Justice Scalia and the Destiny of Our Country

The passing of Supreme Court Justice Antonin Scalia is not an ancillary footnote to the history of the United States. The confluence of his death, the philosophical bent of the remaining eight justices and the raging political campaigns of the Republican and Democrat candidates for President has cast a spotlight on the process of appointment of Supreme Court Justices and the Office of the President. One of the most long lasting actions a President takes is the appointment FOR LIFE of a Justice to the Supreme Court. Several Presidents have appointed Justices thinking they knew how they would lean in close cases only to be surprised. Earl Warren was appointed by President Dwight Eisenhower. The Warren Court became the anathema of many conservative thinking individuals.

I have always wondered about random moments in our lives that seem insignificant at the time, but later lead to a major life change. You turn left by accident and meet the love of your life. You turn right and you are run over by a truck. Did you have free will to turn left or right? I wonder if the United States is at one of those life-altering moments this morning as Justice Scalia lies in state at the Supreme Court building.

After initial outcries by Republican politicians that President Obama should not attempt to appoint Justice Scalia’s successor, a more reasoned rhetoric has surfaced. The terror of the Republican leadership was obviously fueled by fears that the President would appoint an liberal ideologue who would change the Court to an institution led by five “liberal” Justices that legislate our lives from the bench. Subsequently, the tone has softened a bit. The President announcing he would fulfill his duty to reappoint a Justice and the Republican Chairman of the Judiciary Committee saying the committee might hold hearing on a nominee could make for an interesting 2016.

I wonder about whether our are lives are predestined by a force beyond our ability to comprehend. I also wonder if our Country has a destiny. The spot light is on our political system and how it works. Are we destined to turn right or left or go a different direction altogether. Even if by some miracle the President nominates someone and the Senate confirms, there are no guarantees. Ask President Eisenhower about his appointment of Earl Warren if you see him. Finally, we must all watch this movie to its conclusion to find out how it ends. If there is a force that created this all before the earth was formed as the Bible says or its all just random I can’t say. It will however make this year of political theater one to anticipate.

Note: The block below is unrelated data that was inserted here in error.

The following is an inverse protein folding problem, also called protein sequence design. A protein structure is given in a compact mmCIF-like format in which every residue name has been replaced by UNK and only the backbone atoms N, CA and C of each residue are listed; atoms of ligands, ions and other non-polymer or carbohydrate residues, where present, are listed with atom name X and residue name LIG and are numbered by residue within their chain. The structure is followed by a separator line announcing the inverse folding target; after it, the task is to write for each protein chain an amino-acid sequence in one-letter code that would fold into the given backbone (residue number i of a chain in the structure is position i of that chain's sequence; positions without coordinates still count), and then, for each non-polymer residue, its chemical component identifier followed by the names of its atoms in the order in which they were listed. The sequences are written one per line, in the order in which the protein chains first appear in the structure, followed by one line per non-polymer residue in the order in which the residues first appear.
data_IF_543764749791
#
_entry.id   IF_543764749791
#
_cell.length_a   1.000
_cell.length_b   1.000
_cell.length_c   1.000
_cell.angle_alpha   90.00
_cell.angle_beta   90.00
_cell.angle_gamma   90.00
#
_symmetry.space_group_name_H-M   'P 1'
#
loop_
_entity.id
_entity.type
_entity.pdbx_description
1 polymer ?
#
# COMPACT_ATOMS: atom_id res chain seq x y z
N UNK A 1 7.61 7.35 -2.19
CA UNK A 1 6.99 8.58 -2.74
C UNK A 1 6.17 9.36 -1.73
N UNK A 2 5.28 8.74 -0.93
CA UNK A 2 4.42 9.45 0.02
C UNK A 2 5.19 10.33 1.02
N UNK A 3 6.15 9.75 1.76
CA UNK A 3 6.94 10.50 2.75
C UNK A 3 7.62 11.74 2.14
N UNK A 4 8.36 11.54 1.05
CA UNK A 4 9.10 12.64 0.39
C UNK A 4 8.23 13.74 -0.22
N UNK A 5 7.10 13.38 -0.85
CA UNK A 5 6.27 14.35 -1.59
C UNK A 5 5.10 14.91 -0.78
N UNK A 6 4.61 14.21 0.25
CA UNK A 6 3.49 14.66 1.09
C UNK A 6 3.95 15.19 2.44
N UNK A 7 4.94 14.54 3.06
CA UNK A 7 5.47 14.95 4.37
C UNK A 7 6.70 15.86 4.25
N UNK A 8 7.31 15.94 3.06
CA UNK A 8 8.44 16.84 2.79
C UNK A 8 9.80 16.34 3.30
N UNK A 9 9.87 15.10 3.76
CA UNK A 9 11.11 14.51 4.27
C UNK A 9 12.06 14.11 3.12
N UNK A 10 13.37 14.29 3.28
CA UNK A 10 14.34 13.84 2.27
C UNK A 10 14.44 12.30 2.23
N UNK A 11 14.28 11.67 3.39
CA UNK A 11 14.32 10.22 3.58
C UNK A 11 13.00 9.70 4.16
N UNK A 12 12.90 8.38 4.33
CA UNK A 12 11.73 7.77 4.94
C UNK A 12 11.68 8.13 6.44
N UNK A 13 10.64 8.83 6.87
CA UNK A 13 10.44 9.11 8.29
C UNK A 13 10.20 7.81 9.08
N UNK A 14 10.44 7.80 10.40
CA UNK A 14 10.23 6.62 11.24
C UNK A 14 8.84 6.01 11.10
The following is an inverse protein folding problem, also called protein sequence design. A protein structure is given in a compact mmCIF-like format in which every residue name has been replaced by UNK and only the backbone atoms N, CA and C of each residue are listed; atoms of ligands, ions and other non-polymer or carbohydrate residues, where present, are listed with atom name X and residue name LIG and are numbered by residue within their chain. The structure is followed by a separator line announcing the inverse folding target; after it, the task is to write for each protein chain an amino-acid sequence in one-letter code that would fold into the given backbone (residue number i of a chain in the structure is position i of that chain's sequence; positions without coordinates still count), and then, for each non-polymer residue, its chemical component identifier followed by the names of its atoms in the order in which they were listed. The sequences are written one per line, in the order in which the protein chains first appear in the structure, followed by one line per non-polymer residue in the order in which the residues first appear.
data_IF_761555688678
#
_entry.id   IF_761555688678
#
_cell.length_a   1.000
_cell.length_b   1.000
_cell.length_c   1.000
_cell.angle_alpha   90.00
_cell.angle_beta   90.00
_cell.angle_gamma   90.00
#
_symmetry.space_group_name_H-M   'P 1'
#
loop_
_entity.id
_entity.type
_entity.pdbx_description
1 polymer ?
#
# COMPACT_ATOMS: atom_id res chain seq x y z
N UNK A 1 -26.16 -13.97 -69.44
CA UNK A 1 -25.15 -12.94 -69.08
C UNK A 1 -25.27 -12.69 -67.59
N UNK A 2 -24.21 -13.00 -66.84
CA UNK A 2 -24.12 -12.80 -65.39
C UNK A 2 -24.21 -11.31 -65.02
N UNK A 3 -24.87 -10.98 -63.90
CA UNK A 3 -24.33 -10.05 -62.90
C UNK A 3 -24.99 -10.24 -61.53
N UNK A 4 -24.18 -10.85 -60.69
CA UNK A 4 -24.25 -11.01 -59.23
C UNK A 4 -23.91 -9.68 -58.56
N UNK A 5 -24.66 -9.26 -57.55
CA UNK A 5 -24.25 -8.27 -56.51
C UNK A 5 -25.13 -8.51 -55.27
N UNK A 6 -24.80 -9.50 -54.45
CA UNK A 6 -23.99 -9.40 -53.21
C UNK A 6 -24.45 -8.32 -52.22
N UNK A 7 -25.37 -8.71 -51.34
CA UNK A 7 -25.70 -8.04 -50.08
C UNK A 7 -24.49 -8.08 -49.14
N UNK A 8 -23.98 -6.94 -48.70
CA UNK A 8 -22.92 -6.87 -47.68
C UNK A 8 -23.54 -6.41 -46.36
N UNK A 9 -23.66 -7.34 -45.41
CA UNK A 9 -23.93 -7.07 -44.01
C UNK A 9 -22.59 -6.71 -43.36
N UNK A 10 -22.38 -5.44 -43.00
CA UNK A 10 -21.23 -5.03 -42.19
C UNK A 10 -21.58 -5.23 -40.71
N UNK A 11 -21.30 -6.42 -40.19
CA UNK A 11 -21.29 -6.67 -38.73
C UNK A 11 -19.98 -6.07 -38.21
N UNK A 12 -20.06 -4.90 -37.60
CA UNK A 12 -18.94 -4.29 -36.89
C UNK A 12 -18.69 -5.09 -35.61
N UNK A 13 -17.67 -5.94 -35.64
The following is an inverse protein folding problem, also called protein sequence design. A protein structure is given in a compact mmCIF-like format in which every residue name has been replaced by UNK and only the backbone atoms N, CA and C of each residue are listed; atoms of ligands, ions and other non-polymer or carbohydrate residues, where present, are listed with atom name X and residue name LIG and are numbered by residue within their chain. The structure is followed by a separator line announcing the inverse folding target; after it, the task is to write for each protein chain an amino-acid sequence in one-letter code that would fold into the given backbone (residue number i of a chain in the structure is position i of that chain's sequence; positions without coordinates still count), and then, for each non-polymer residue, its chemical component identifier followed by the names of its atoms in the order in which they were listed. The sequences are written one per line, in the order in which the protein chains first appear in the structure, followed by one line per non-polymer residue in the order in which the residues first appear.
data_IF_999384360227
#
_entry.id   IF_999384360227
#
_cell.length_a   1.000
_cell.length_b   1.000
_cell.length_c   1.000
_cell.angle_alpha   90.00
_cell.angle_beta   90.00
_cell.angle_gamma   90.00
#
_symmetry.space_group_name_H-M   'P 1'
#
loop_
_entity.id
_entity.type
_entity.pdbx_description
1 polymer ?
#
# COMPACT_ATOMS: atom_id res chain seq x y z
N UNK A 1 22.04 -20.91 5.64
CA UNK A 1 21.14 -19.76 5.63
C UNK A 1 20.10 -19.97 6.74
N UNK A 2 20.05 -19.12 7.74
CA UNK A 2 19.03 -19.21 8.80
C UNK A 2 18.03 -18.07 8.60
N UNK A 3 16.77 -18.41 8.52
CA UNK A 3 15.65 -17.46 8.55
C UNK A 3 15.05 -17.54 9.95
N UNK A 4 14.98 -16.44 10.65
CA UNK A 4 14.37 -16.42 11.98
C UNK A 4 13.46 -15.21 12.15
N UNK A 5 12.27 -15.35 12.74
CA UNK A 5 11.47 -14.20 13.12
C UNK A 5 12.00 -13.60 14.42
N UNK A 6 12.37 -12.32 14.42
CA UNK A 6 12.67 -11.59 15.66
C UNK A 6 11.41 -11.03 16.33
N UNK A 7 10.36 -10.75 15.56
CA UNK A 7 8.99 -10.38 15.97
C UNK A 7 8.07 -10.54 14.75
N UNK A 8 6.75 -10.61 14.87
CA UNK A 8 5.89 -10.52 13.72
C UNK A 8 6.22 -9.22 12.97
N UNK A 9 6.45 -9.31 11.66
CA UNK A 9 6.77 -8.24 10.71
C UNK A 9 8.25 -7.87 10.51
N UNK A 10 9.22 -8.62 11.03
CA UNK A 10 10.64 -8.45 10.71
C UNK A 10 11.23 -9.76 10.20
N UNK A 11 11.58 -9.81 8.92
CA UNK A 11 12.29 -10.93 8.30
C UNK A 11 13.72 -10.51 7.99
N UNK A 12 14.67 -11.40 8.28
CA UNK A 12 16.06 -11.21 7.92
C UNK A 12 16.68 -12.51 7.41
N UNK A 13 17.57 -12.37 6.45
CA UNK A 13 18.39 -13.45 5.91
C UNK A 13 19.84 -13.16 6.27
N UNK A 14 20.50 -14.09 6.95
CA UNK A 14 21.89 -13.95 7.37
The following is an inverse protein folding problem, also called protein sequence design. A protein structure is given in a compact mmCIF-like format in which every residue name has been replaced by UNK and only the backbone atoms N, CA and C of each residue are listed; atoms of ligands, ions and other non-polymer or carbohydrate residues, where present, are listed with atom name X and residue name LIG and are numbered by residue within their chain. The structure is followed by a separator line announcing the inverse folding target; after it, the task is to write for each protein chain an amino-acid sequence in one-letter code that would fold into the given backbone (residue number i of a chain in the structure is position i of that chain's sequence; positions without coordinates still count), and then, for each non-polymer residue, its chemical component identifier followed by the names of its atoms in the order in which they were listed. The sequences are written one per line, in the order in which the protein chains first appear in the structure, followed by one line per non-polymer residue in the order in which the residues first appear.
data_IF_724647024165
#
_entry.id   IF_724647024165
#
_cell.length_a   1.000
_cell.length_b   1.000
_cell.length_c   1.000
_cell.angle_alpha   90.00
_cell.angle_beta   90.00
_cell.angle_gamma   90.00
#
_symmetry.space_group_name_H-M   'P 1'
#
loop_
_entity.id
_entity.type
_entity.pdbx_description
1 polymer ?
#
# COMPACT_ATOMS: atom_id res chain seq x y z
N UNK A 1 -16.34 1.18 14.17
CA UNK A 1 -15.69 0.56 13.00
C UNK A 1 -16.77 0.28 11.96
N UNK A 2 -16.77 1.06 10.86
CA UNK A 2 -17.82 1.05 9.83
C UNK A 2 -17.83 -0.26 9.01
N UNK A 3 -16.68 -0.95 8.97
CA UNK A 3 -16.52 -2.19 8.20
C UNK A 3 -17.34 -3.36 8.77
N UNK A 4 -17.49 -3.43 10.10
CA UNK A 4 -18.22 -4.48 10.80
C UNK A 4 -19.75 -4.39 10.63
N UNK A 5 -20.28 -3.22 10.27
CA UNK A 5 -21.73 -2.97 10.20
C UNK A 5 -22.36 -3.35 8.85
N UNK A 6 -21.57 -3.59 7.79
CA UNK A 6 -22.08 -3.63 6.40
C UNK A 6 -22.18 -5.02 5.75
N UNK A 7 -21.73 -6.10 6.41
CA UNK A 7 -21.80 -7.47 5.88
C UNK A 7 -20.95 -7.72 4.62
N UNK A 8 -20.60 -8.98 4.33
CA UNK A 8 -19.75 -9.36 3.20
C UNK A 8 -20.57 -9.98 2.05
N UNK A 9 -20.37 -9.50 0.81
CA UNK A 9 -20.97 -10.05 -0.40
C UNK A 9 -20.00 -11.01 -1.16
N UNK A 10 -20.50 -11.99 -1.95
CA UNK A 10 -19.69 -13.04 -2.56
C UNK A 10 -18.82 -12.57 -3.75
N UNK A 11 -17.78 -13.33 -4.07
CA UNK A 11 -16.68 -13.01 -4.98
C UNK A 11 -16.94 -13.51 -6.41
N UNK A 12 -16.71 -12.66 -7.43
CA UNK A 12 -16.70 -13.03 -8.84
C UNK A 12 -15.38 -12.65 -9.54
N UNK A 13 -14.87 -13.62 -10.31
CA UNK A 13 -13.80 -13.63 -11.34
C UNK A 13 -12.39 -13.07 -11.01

“Palm 90, how do you read?” That was the question the control tower at National Airport in Washington, D.C. asked on the afternoon of January 13, 1982. It would soon be apparent that Palm 90 had crashed. Palm 90 was the call sign for an Air Florida flight bound for Fort Lauderdale. Palm 90’s take off had been delayed because of a driving snow storm. The plane was de-iced during the delay, but falling temperatures and epic snow fall apparently caused the wings of the plane to ice over again. Palm 90 never achieved enough altitude on take-off to clear the 14th Street Bridge across the Potomac River located a short distance from the end of the runway. Cars on the bridge were struck and four people were killed as they sat in traffic simply trying to get home. The flight crashed into the Potomac and sank through the ice. There were heroic bystanders that helped save four of those who had survived the crash.

The early release of Federal workers to escape the 1982 storm had filled the 14th Street Bridge full of cars. Emergency vehicles were hampered by the weather conditions and the traffic on the bridge. In short, it was about as bad as it can get. Some might call the flight of Palm 90 “ill-fated”. As humans we search to find reasons for why things happen. Pilot error and the weather were advanced as potential reasons for the crash. Often though tragedies such as the crash of Palm 90 or the Titanic are referred to as ill-fated. What does it mean to be ill-fated? Does it presuppose that one who is involved in the event is the victim of bad luck or part of some other predestined event mapped out in advance by God? Merriam-Webster’s Dictionary refers to it as “having or destined to a hapless fate.” That definition doesn’t answer the question of “why” or “how” those who died happened to be there. When one steps into the cabin of an airplane there is always the knowledge that it may crash, even if the chances are small. A person driving home on the 14th Street Bridge hit by a crashing airplane must be an event as unlikely to occur as one can imagine. Yet, there it is–it happened, but why? Stuff does happen, but that old phrase doesn’t explain why.  The chances of being killed by a falling airplane must be longer than winning the Power Ball Lottery. People do win the lottery. People do die because of crashing airplanes.